Table 1 shows the mean and standard deviation of potassium and sodium on each of the days examined.

                  The maximum change in potassium concentration over the storage period was 170.00% increase in the basal value of 3.45 mmol/L recorded in the first seven days. The increase however slowed down after day 21. In all, there was a total increase of 11.9 mmol/L (224.42%) from the day of blood donation to the 28 th day. The total change in the sodium between the start to the end of the study was 17.6 mmol/L (12.38%). The changes in concentrations of the analytes are presented in Table 2.

                  The one-way ANOVA was used for analysis of variance between the weekly ion concentrations (Table 3). As can be seen, the variation between groups and within groups for both analytes was significant.

                  A follow-up study was carried out where the units of blood under investigation were transfused at the end of the storage period and the patients monitored for clinical effects. The patients who received the transfusion were postoperative surgical patients with haemoglobin ≤8.0 g/dl. There was pretransfusion analysis of the analytes of interest before the posttransfusion analysis was carried out (Table 4).

                  4. Discussion

                  Blood transfusion as a therapeutic procedure can be harmful instead of saving lives, and this is because every transfusion is carried out with it a potential risk for the recipient [11]. The transfusion of whole blood with relatively high potassium concentration and low sodium concentration has been associated with worse outcomes in several populations of patients, including critically ill patients [12]. The blood transfusion services which have a duty of care towards blood recipients must therefore take steps to forestall these occurrences. Determining what happens during storage of blood with regards to sodium and potassium is therefore in line with such efforts. This study was therefore carried out to determine the changes in potassium and sodium ion concentrations in stored donor blood over a 28-day storage period and their effects on the electrolyte balance in recipients when such blood are transfused.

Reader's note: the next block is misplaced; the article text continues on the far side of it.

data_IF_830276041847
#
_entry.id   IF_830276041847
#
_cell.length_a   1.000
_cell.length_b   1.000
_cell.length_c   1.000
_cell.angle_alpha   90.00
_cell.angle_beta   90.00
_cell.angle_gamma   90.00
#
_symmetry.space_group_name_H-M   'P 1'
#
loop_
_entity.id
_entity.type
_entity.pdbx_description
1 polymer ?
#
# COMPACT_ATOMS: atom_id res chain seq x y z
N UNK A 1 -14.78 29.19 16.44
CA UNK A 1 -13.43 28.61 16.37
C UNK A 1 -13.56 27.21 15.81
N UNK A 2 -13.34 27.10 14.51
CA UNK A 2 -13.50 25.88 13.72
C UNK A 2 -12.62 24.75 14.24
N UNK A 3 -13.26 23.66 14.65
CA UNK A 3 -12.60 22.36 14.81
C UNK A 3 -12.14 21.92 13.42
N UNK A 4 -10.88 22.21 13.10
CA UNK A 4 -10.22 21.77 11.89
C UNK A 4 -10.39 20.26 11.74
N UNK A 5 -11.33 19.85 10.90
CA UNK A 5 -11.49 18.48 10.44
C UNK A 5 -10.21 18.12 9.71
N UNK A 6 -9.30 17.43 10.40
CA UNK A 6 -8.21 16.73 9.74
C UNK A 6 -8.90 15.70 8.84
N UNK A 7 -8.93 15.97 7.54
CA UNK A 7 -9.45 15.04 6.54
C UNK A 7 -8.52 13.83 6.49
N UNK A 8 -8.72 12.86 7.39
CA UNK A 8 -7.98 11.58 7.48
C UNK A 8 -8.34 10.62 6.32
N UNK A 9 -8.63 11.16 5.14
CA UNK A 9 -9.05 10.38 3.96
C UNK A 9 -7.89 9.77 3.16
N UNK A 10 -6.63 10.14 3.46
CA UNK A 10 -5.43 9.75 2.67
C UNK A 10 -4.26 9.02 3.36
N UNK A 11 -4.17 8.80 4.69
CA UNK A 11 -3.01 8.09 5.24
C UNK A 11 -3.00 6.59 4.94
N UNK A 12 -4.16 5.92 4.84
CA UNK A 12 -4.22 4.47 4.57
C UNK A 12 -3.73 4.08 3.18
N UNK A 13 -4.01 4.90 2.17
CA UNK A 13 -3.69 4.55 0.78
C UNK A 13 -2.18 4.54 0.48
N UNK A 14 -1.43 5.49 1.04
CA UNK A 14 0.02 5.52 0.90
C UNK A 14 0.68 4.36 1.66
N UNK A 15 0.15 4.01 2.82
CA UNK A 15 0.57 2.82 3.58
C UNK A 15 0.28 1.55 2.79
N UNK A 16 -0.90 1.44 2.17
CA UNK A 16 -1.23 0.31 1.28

The results showed a general steady increase of plasma potassium with a steady decrease in plasma sodium over the 28-day storage period as the whole blood aged in the storage. The readings started with a normal average potassium value of 3.45 mmol/L on the first day which was followed by a sharp rise in value (9.40 mmol/L) on day 7. This was followed by a similar increase in value to 13.40 mmol/L on day 14. There values however stabilised with only slight increase to 14.60 mmol/L on day 21 and 15.40 mmol/L on day 28. The results of plasma sodium on the other hand started with a high value of 148.4 mmol/L on the first day and then reduced to 146.4 mmol/L on the 7 th day. This was followed by a decrease to 140.8 mmol/L on day 14, 135.6 mmol/L on day 21, and a low value of 130.8 mmol/L on the 28 th day. The rate of increase of plasma potassium however slowed down with aging whole blood while the rate of decrease of plasma sodium remained the same from day 7 onward. The trend line from Figure 1 indicates that with an initial mean plasma potassium concentration of 2.63 mmol/L, there was a unit rise in plasma concentration of 2.88 mmol/L per week whilst sodium had an initial mean concentration of 154.2 mmol/L that decreased by 4.6 mmol/L per week.

                  At the end of the 28 days, the units of stored blood were transfused and biochemical components of the patients examined to see if any moderation has taken place. Even though we observed a marginal increase in all analytes except sodium when basal values were compared with posttransfusion values, no significant changes were seen (Table 4). This finding supports the assertion that red blood cells can be stored for a period of 35 days or more, without much clinical adverse outcomes in patients. The chloride, serum urea, and creatinine in the blood of the transfused patients were estimated as a way of finding out if any of them had any renal impairment that could have bearings on the results of the potassium and sodium. It was realised that all three analytes showed marginal increases between the pre- and posttransfusion test results but the changes were not significant. Indicators of clinical outcome of the patients included length of hospital stay, mortality, loss of pallor, increased haemoglobin levels, and transfusion reaction or complications.